A Subprime Lender Tries the Ultimate Cutthroat Deal
(Bloomberg Opinion) -- It would usually be laughed out of town. A hostile bid with no takeover premium for a company that’s seven times bigger, in one of the most controversial parts of U.K. financial services: Subprime lending. Non-Standard Finance Plc’s attempted takeover of Provident Financial Plc exploits a gaping hole in the credibility of the target’s management.
NSF is led by former Provident CEO John van Kuffeler. He failed with a friendly approach to Provident last year. Back then, the latter was in a troubled state after a botched change of business model, moving from using agency debt collectors to in-house staff. Its shares are even lower today. This time, Van Kuffeler is aggressively making a formal offer with the support of big shareholders who own chunks of both companies – including half the Provident register.
Provident was worth 1.3 billion pounds ($1.7 billion) before the bid was made. NSF’s market capitalization was just 180 million pounds. In an all-share deal, that caps the premium NSF can offer. Indeed, the terms of the bid contained no premium at all, offering Provident shareholders an 88 percent share in the combination, matching Provident’s share of the pair’s total market value as of Thursday.
But the warm market reaction to the deal has created a premium out of thin air. Based on the bump in NSF’s share price, its offer is worth 11 percent more than Provident’s undisturbed value. That’s better than nothing but it’s still an unacceptable top-up for a change of control. Minority shareholders should demand more. The snag is that unless NSF’s share price travels much higher, any premium from tweaking the terms will be more symbolic than lucrative.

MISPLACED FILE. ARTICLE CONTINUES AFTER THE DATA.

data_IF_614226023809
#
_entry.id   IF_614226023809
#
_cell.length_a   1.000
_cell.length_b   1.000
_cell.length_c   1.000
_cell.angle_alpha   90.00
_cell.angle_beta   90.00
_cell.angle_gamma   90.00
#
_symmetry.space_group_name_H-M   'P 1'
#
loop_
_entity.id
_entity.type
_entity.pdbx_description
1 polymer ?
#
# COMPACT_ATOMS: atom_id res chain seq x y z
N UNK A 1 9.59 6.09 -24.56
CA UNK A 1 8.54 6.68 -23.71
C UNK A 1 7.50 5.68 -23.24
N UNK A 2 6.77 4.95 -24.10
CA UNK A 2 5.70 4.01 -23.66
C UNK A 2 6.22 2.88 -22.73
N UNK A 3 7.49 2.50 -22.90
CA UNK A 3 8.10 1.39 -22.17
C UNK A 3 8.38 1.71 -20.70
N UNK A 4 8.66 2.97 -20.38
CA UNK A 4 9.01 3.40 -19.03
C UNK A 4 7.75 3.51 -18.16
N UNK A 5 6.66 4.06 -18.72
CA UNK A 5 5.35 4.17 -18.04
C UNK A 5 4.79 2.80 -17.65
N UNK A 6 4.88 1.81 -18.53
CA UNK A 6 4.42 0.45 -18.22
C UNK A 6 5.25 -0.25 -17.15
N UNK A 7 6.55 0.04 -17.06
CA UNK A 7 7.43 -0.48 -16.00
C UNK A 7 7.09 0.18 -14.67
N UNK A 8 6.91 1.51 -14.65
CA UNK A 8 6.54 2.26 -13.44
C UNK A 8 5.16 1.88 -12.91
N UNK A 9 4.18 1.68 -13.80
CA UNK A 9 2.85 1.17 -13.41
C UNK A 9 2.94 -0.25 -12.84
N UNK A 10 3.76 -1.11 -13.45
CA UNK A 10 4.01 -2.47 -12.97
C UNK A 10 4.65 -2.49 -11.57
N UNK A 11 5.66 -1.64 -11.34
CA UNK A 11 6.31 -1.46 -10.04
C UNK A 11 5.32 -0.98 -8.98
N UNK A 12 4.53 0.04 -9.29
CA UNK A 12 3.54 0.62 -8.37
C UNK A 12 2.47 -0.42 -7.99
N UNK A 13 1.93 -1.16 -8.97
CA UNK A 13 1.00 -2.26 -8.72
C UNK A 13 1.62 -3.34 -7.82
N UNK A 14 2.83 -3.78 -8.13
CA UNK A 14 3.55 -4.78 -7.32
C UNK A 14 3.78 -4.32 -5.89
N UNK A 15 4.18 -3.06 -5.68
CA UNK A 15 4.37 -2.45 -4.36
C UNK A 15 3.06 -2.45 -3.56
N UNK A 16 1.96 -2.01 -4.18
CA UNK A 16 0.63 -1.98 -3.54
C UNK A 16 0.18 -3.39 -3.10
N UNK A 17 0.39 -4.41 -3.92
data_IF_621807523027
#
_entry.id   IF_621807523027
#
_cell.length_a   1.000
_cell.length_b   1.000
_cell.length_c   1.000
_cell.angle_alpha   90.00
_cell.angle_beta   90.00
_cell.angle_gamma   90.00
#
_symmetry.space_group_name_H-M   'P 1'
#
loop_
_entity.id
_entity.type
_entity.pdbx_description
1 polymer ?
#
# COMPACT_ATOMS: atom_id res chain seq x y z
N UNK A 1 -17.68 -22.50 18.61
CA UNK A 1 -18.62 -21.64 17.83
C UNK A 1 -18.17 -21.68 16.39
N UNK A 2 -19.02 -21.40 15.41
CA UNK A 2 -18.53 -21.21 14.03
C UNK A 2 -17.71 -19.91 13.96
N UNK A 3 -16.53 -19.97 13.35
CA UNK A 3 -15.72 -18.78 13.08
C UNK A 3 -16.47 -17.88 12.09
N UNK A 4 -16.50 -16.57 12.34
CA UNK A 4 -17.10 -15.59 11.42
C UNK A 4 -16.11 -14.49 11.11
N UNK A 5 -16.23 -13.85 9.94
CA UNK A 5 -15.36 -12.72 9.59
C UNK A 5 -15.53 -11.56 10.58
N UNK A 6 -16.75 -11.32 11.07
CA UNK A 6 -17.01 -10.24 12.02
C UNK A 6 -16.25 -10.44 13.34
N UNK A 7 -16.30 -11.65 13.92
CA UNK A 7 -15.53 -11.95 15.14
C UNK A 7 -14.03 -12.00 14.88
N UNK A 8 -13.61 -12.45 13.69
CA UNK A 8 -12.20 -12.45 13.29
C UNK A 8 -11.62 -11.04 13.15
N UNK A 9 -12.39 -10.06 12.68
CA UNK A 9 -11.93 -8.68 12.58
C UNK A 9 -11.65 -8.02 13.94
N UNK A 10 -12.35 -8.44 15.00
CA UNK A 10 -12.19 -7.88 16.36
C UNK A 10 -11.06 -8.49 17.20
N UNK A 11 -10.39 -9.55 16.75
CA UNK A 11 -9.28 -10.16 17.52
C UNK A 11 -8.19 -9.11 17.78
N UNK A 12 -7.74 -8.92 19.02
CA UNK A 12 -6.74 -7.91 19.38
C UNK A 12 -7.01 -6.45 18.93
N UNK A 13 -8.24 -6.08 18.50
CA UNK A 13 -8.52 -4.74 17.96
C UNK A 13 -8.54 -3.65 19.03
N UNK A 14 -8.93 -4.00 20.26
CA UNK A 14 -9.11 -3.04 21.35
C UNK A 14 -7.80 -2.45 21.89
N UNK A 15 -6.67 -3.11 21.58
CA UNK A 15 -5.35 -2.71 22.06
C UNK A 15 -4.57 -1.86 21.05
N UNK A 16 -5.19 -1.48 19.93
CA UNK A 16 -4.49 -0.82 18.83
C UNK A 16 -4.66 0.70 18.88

Provident threw mud at NSF’s bid on Monday, and its shares are trading above the offer. The market sees both the possibility of NSF winning or of Provident getting a higher bid.
The choice for Provident shareholders is between two very different strategies. Van Kuffeler wants to jettison its car loans and digital unit to focus on the core doorstep lending business. That shrinkage would offer a quick capital return. By contrast, Provident sees value in its full portfolio, given overlapping customer bases and younger customers’ preference for digital products. That’s for the long haul.
While Van Kuffeler used to run Provident, NSF’s offer comes from outside and with no recent access to the company. But Provident’s credibility in championing the current strategy is stretched. Melrose Industries Plc’s successful bid for GKN last year showed how hard it is for out-of-favor boards to win back the initiative once they’ve received a hostile bid, especially when bidder and target shareholders overlap. Provident CEO Malcolm Le May can keep fighting but, without a competing bid, his best bet may be to force Van Kuffeler to pay a bit more for an agreed deal.
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Chris Hughes is a Bloomberg Opinion columnist covering deals. He previously worked for Reuters Breakingviews, as well as the Financial Times and the Independent newspaper.
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